“Pit Stop” by Jane Barton
I think this is an incredible painting. Obviously the white box with the word “NEXT” that you see on the image is the only way I could retrieve it. It’s not part of the painting… ha ha. I love the colors, textures and light in the foreground, and the looseness of the background. The car and the people… fabulous. Such a cool old car with the light hitting it oh-so-perfectly! Very nice. And I have to say… I LOVE, LOVE, LOVE the license plate… that little blip of orange, WHOA! This piece was one of the juried pieces in the American Impressionist Society (AIS) Exhibition. Very nice work by Jane… check out her work!
Here’s a blip about the artist from her website:
After twenty-five years as a nationally recognized graphic designer, illustrator and portrait artist, Jane Barton is the recipient of numerous national awards. Originally from Chicago, where she studied at the American Academy of Art, Jane holds a B.A. from Boston University. In 1997, after writing her thesis entitled, “Drawn West: Illustrators Who Became Fine Artists,” which included personal interviews with the Tucson Seven and 11 other renowned artists across the country, Jane earned a Master of Art degree from the School of Visual Arts at Syracuse University. Ironically, 3 years later, she, too, joined the ranks of former illustrators who became fine artists. Jane studied plein air painting with such masters as Skip Whitcomb, Matt Smith and Ned Jacobs. She paints on site in both oils and water colors, using these paintings as the basis of larger, studio work. Jane also makes time to teach painting to enthusiastic students of all ages.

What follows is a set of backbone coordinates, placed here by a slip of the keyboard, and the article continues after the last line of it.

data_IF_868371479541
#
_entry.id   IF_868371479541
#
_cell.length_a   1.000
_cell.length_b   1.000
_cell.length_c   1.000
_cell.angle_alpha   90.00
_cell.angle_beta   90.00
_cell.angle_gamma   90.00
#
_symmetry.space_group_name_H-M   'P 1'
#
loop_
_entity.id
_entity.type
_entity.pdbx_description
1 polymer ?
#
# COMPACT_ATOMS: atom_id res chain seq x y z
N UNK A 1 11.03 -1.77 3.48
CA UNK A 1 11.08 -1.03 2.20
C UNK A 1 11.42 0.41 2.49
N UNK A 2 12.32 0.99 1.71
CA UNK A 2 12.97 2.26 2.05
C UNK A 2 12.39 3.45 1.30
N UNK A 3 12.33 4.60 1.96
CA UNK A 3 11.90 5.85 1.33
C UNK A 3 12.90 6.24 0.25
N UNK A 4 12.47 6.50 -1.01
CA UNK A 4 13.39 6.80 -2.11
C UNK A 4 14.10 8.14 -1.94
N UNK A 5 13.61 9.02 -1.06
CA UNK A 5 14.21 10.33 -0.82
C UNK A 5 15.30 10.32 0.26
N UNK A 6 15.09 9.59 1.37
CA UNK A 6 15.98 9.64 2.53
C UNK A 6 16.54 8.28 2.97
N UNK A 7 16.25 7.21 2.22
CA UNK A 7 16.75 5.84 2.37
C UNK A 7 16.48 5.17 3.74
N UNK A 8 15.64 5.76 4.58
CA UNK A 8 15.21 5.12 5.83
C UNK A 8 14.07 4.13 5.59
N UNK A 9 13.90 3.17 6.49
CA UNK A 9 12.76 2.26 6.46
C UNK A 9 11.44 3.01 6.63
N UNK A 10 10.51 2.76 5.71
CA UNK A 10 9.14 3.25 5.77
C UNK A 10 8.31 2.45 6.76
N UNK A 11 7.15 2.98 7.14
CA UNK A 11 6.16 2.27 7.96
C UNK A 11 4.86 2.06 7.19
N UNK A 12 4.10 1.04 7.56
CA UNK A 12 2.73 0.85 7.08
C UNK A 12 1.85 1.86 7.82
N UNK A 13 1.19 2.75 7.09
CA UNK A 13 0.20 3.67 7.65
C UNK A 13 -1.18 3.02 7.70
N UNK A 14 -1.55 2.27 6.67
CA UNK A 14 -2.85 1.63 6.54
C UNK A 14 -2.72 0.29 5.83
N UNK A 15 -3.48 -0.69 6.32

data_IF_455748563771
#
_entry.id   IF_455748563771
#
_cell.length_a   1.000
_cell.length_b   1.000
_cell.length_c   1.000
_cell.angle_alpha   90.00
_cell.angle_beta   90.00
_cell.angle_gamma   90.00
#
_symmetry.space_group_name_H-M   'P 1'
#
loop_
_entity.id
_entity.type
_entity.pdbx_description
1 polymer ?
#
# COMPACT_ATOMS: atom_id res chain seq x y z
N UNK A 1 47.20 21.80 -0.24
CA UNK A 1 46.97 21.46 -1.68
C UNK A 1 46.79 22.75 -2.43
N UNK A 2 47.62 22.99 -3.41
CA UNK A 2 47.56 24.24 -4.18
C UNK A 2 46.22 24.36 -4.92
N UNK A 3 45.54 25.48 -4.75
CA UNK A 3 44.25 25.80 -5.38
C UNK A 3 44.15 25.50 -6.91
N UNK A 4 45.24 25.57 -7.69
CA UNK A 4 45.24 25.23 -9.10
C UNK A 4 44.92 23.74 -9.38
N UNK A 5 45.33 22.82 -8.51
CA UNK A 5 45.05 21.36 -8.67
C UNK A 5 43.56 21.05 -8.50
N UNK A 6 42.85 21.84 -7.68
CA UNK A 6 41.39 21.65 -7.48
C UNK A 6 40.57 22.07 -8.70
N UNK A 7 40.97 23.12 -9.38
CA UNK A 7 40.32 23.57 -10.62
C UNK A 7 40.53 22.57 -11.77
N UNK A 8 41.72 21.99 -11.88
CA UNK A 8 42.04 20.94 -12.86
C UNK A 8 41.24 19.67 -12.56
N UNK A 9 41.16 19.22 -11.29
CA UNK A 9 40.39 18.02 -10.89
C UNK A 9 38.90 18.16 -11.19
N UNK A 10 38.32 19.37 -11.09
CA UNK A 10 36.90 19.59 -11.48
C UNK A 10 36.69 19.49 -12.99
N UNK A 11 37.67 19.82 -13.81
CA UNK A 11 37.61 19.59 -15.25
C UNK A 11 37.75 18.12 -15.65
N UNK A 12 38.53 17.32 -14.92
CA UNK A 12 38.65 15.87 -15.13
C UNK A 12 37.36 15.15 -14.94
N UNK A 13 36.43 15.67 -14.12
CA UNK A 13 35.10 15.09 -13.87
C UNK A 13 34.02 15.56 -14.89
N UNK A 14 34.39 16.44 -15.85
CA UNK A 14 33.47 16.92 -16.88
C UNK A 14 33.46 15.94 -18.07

Inspired by the Sonoran desert of her home in Arizona, as well as her world travels, Jane enjoys exploring the patterns of light and color she sees in extreme close up as well as distant views of a subject. Her choice of subject is very immediate, whether it is a flower that blooms for only one day in the desert or the colors of a market she is standing in half way across the world. Continuing the legacy of 19th and early 20th century artists of the American West, Jane is intent on preserving the beauty of a changing, vanishing world.
Catch you back here tomorrow!